The process of selecting a web design vendor is much like that of hiring a new employee. You can’t afford to take shortcuts or just assume they are qualified to do the work. You need to ask probing questions, get references and make sure they have the skill set and follow-through to get the job done right. This article will address things you should look out for when getting website bids. Keep these questions in mind to avoid the most common pitfalls and choose the right vendor.
Do they have experience?
One of the most important questions you can ask a prospective web designer is, “How many years of experience do you have?” A great follow-up question would be, “Is building websites your full-time career, or something you do on the side?” Hobbyists are a dime-a-dozen in the field of web design. You should only work with a serious expert that has a wealth of experience and who will devote adequate time and energy to your project.
Are they a professional?
Anybody with the right software can build a website, but it takes a professional to produce an effective site that yields a high return on your investment. Find out if the company you’re talking to is accredited by the BBB. Locate their BBB Reliability Report to see how many complaints are on their record. If they have any complaints do the research necessary to determine if they been resolved satisfactorily.
Another important consideration is whether or not they use a service contract. As nice as it would be to operate merely on a handshake and a smile, that’s not a good business decision when outsourcing web development services. It is important that your project be thoroughly documented, that you clearly understand the business policies and procedures of your vendor, and that they be provided in writing. You can expect a professional web design company use a contract. Having such an agreement protects you just as much as it does them.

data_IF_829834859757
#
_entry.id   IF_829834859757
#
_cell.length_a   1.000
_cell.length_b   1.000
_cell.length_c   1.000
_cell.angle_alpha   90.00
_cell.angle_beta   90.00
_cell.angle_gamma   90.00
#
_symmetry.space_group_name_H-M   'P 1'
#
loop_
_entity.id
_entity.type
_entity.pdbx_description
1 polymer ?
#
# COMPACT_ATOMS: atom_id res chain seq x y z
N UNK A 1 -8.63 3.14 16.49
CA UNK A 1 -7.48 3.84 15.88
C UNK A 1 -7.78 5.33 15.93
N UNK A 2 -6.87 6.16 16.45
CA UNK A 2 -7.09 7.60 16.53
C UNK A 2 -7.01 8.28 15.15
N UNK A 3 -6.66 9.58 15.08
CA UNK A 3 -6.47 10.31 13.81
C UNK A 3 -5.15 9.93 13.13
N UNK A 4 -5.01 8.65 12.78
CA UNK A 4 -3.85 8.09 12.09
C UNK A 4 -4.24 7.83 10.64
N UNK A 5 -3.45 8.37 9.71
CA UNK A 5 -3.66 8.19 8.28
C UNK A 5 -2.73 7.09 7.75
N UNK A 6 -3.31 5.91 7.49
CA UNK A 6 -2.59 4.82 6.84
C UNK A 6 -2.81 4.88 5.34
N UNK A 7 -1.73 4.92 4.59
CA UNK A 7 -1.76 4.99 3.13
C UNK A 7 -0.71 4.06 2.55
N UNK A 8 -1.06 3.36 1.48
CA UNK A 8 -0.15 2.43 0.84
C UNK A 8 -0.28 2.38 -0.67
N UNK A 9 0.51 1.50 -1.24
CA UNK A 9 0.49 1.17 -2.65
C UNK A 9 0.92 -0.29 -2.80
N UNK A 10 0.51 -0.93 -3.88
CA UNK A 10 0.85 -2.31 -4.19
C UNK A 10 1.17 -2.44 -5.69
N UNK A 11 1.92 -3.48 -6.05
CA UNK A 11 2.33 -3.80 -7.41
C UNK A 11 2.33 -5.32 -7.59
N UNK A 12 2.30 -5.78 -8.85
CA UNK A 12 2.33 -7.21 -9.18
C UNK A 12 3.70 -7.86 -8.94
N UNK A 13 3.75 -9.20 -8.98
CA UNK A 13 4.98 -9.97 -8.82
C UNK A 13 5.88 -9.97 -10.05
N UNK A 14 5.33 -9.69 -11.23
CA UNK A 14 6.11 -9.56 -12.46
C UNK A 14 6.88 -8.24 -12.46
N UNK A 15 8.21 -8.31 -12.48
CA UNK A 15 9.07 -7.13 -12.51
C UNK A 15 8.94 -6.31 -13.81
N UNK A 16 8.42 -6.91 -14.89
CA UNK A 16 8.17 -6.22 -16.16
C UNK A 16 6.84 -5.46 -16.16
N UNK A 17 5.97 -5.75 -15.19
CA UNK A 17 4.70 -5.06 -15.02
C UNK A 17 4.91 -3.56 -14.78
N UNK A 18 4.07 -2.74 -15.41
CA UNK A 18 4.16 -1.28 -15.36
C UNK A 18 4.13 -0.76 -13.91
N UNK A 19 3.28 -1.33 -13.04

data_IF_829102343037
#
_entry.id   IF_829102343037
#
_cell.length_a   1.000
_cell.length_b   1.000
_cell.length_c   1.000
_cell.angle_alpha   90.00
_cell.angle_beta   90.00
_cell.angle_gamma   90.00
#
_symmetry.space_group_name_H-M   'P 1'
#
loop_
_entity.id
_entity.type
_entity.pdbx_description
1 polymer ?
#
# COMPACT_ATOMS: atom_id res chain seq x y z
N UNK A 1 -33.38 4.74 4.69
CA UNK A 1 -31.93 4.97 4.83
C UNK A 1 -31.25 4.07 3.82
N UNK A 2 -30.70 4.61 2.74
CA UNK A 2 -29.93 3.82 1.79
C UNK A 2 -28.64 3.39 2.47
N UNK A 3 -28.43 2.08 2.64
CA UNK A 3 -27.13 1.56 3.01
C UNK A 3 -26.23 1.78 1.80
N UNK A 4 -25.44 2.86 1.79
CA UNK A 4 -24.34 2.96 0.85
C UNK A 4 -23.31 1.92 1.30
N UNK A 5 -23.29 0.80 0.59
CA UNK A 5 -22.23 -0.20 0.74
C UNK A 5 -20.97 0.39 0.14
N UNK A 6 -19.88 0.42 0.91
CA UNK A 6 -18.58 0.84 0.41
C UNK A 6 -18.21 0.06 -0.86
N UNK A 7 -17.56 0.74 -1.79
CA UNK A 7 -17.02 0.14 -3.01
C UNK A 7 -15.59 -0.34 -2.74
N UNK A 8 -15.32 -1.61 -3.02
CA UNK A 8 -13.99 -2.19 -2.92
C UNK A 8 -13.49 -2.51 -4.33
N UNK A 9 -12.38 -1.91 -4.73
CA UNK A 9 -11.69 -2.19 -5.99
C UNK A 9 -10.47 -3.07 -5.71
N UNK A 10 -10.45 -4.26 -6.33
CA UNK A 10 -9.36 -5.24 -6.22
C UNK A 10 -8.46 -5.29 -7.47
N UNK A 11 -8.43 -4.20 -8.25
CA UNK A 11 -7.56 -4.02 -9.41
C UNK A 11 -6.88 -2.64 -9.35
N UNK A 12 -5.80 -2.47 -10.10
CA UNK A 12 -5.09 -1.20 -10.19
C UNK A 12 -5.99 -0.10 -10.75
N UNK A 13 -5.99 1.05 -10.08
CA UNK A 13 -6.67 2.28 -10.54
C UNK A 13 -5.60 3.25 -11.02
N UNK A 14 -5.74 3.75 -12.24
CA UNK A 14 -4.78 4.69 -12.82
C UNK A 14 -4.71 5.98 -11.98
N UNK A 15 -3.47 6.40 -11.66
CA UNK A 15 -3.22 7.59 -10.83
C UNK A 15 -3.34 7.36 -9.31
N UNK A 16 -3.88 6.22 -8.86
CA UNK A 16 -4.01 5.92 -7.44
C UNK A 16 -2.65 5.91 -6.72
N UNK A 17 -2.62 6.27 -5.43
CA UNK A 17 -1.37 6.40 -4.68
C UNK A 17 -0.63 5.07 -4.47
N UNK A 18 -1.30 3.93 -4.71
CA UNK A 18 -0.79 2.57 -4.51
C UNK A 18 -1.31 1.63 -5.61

How do they prepare a quote?
Most web designers prepare quotes without enough information to bid the job accurately. They ask a few general questions then put together an estimate based on a guess of how much time will be required. The problem with this method is you don’t have any guarantee that the price quoted is firm. In most cases it isn’t because their bid was prepared with an incomplete understanding of what the client needs. During production — when the web developer discovers what the client actually wants — more hours are required than originally estimated. The end result is a higher price tag and a frustrated client.
Bids based on an hourly estimate may initially come in lower, but they will almost always end up costing more in the end. A much better way to estimate is to conduct a thorough needs assessment up-front and quote the work with a flat, fixed bid. Because the estimate is based on the scope of work you know your exact costs and there aren’t any surprises.
Are they actually doing the work?